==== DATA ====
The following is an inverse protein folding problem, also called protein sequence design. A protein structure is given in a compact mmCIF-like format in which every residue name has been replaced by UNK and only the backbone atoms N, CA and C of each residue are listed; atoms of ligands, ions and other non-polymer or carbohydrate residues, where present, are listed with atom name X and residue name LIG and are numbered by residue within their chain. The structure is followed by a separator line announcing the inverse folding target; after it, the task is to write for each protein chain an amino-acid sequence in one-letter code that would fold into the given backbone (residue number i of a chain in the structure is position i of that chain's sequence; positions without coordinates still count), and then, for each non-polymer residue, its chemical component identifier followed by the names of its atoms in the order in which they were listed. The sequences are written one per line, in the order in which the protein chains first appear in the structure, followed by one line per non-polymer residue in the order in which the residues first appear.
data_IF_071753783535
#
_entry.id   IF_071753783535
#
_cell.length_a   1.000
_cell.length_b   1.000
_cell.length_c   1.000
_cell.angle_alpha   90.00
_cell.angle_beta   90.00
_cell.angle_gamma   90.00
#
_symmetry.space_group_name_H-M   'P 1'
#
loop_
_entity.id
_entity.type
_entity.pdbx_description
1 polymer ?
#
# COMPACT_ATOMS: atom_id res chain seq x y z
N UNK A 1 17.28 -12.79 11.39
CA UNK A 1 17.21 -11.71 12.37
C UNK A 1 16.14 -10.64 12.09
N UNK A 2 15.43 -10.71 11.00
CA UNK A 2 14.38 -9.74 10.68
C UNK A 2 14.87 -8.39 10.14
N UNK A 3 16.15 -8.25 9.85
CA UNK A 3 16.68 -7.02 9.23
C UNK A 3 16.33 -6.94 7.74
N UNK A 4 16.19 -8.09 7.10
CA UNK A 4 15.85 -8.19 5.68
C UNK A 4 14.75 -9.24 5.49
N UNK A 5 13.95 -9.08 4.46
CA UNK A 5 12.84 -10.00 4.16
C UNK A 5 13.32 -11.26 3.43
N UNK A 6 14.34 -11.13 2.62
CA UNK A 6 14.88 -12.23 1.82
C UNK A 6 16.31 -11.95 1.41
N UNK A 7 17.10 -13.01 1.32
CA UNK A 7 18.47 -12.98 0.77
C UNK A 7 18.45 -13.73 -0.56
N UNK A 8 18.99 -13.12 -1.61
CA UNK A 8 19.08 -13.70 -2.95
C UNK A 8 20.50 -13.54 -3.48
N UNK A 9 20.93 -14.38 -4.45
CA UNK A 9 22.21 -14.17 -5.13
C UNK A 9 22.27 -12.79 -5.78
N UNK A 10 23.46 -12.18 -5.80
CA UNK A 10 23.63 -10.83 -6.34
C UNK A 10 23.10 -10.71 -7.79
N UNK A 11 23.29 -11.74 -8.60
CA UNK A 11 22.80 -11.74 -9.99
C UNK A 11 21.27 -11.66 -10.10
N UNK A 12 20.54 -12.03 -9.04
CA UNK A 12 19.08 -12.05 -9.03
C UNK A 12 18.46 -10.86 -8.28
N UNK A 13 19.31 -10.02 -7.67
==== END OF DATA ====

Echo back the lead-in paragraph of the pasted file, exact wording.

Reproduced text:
The following is an inverse protein folding problem, also called protein sequence design. A protein structure is given in a compact mmCIF-like format in which every residue name has been replaced by UNK and only the backbone atoms N, CA and C of each residue are listed; atoms of ligands, ions and other non-polymer or carbohydrate residues, where present, are listed with atom name X and residue name LIG and are numbered by residue within their chain. The structure is followed by a separator line announcing the inverse folding target; after it, the task is to write for each protein chain an amino-acid sequence in one-letter code that would fold into the given backbone (residue number i of a chain in the structure is position i of that chain's sequence; positions without coordinates still count), and then, for each non-polymer residue, its chemical component identifier followed by the names of its atoms in the order in which they were listed. The sequences are written one per line, in the order in which the protein chains first appear in the structure, followed by one line per non-polymer residue in the order in which the residues first appear.